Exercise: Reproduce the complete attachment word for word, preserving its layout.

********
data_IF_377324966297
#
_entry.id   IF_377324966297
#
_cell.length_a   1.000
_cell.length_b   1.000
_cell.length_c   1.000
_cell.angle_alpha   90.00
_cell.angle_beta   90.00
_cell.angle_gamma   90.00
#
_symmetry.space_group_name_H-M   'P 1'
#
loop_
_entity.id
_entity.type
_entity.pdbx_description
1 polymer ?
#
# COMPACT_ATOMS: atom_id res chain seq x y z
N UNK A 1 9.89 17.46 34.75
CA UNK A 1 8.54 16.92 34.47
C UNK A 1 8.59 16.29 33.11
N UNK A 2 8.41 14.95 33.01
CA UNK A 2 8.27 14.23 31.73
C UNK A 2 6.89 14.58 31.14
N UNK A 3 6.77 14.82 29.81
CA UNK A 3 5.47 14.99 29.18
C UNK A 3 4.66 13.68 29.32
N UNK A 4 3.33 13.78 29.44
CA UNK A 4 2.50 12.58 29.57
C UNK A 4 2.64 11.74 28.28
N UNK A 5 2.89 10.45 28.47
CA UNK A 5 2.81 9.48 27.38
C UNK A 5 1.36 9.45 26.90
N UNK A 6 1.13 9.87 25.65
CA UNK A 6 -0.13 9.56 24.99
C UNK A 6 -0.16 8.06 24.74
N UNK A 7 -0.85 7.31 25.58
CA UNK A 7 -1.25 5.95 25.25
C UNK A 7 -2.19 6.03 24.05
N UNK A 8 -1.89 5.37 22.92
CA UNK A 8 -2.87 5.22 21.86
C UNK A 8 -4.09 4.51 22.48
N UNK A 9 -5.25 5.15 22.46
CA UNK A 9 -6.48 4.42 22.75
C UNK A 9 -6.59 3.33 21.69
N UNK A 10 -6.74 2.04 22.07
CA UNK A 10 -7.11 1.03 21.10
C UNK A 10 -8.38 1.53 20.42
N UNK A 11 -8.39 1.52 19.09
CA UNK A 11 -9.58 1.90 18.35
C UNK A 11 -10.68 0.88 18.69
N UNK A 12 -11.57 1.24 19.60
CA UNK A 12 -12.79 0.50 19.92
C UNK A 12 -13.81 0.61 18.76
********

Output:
data_IF_377324966297
#
_entry.id   IF_377324966297
#
_cell.length_a   1.000
_cell.length_b   1.000
_cell.length_c   1.000
_cell.angle_alpha   90.00
_cell.angle_beta   90.00
_cell.angle_gamma   90.00
#
_symmetry.space_group_name_H-M   'P 1'
#
loop_
_entity.id
_entity.type
_entity.pdbx_description
1 polymer ?
#
# COMPACT_ATOMS: atom_id res chain seq x y z
N UNK A 1 9.89 17.46 34.75
CA UNK A 1 8.54 16.92 34.47
C UNK A 1 8.59 16.29 33.11
N UNK A 2 8.41 14.95 33.01
CA UNK A 2 8.27 14.23 31.73
C UNK A 2 6.89 14.58 31.14
N UNK A 3 6.77 14.82 29.81
CA UNK A 3 5.47 14.99 29.18
C UNK A 3 4.66 13.68 29.32
N UNK A 4 3.33 13.78 29.44
CA UNK A 4 2.50 12.58 29.57
C UNK A 4 2.64 11.74 28.28
N UNK A 5 2.89 10.45 28.47
CA UNK A 5 2.81 9.48 27.38
C UNK A 5 1.36 9.45 26.90
N UNK A 6 1.13 9.87 25.65
CA UNK A 6 -0.13 9.56 24.99
C UNK A 6 -0.16 8.06 24.74
N UNK A 7 -0.85 7.31 25.58
CA UNK A 7 -1.25 5.95 25.25
C UNK A 7 -2.19 6.03 24.05
N UNK A 8 -1.89 5.37 22.92
CA UNK A 8 -2.87 5.22 21.86
C UNK A 8 -4.09 4.51 22.48
N UNK A 9 -5.25 5.15 22.46
CA UNK A 9 -6.48 4.42 22.75
C UNK A 9 -6.59 3.33 21.69
N UNK A 10 -6.74 2.04 22.07
CA UNK A 10 -7.11 1.03 21.10
C UNK A 10 -8.38 1.53 20.42
N UNK A 11 -8.39 1.52 19.09
CA UNK A 11 -9.58 1.90 18.35
C UNK A 11 -10.68 0.88 18.69
N UNK A 12 -11.57 1.24 19.60
CA UNK A 12 -12.79 0.50 19.92
C UNK A 12 -13.81 0.61 18.76